Necessary sanctions were taken from CZA to translocate the spotted deers from Shikarbadi Mini Zoo to Jaisamand sanctuary .The 21 day quarantine was one of the stipulated condition imposed by the sanction.
On 2nd September 2014, 18 spotted deer (10 males and 8 females) were chemically captured from Shikarbadi Mini Zoo to avoid all sorts of stresses, under the supervision of departmental veterinary officer and were shifted by official canters to Dimda Bagh relocation centre, Jaisamand sanctuary. All the animals were safely Trans located and there was no casualty.
|Spotted Deers being quarantined|
The animals were kept under constant watch although utmost care was taken to minimize human imprinting.
For a week, the same diet of green fodder was given to the deer as they were fed in the zoo. Gradually, fodder available in the sanctuary was supplemented in their feed and eventually after 15 days, the fodder available from the sanctuary area became their main diet.
During these 21 days, these zoo bred animals became accustomed to the new environment and natural alarm calls. Moreover herd behaviour also developed in the shifted animals.
After completing the quarantine period, the animals were tested for zoonotic diseases and after complete satisfaction; they were released in the wild. During night time, being habitual of electric light, some of them moved towards villages situated towards western edge of the sanctuary. To retain them inside, few lanterns were during night time on the roof of one building of Dimda Bagh relocation centre. This device proved fruitful and no further outward movement was noticed. After practicing it for next ten days, it was also stopped.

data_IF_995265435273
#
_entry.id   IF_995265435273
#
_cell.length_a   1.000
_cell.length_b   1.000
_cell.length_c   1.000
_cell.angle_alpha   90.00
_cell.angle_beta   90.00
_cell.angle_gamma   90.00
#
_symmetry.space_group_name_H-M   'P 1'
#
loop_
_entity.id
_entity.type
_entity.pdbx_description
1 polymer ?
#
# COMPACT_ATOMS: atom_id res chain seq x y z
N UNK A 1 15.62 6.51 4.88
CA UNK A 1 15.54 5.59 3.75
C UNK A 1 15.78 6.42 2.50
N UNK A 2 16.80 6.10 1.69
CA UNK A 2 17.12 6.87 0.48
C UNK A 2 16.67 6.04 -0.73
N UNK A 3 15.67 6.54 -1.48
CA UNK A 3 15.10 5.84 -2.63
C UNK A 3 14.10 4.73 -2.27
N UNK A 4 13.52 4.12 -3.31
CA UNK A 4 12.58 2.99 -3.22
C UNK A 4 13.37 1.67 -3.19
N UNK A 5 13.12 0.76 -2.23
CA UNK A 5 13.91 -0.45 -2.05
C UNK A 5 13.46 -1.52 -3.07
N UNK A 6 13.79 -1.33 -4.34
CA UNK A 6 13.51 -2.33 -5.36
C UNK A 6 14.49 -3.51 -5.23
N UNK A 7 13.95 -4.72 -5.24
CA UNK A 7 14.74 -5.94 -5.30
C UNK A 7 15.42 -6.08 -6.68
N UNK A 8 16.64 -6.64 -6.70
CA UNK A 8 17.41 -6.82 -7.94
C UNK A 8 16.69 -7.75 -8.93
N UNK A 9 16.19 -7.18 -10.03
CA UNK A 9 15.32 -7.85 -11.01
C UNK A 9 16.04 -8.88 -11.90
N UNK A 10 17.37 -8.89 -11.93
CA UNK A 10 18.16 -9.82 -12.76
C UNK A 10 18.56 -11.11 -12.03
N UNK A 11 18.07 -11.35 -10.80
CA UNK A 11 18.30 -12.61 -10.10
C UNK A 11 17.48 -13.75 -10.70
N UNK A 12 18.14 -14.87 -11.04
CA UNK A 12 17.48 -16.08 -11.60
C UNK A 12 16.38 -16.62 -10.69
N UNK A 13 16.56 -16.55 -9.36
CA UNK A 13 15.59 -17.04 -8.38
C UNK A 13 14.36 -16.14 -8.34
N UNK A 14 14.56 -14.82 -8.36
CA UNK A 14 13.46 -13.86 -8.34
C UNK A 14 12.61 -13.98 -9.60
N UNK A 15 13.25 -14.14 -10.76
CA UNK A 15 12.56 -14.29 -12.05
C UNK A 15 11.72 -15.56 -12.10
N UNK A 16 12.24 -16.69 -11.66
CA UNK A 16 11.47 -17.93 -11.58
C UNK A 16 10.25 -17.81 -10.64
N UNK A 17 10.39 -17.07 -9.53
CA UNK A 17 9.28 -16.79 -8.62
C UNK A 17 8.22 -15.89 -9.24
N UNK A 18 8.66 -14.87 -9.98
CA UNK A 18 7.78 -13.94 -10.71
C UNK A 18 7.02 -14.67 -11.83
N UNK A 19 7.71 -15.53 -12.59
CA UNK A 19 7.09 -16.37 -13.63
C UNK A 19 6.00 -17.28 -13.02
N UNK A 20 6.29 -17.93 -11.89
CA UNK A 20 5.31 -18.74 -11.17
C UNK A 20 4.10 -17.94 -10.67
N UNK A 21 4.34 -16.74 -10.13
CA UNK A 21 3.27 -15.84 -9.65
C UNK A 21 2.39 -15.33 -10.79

|Spotted deer in the sanctuary|
Proper monitoring and protection was carried out after the release and the results were encouraging. The water hole census carried out by the department from 2010 to 2014 showed no presence of spotted deer whereas the census figures for 2018 and 2019 showed the presence of 32 spotted deer in the sanctuary.
- Sambar reintroduction
The successful reintroduction of spotted deer paved way for yet another endeavour for another important species recovery program and that was Sambar. Once Sambars used to be the main prey for the tigers in the Sanctuary but over the period both the species got exterminated from this region. The annual water hole census data since 2009 showed no presence of Sambars in the sanctuary.
I, myself had been visiting the sanctuary since 1984 on official visits but their presence was never realised.
With same protocols, procedure and sanctions, 5 Sambars (2 males and 3 females) were brought from the Delhi Golf Course [DGC], nearly 700 kms away to Dimda Bagh relocation centre. In this case, the animals were immobilised by darting under Veterinary supervision and then meticulously trans located following the CZA guidelines.
These five animals were transported in batches from 30th April 2017 to 7th May 2017 from the DGC. After quarantining for 21 days, they were released in the Wild.
Similarly 10 Sambars (3 males and 7 females) were transported on 11th May 2019 and 8 Sambars (3 males and 5 females) were transported on 18th May 2019 from Delhi Zoo to Dimda Bagh relocation centre.
|Translocation of Sambars|
|Sambars being quarantined|
They too were released in the wild after completing protocol of quarantine period.
As per the reports from Range Forest Officer (Jaisamand Sanctuary), two herds of 15-16 Sambars with two new borns are sighted regularly in the wild.
It is important to mention that, as per 2019 water hole census, 13 Panthers are reported in Jaisamand Wildlife Sanctuary. This indicates that Sambars have acclimatised themselves well in the new surroundings and thus the Reintroduction is successful. The water hole census for the year 2020 is scheduled for 5th June 2020 and this will provide an accurate status of Sambar population.
|Sambars in the sanctuary|
|New Born Sambar in the sanctuary|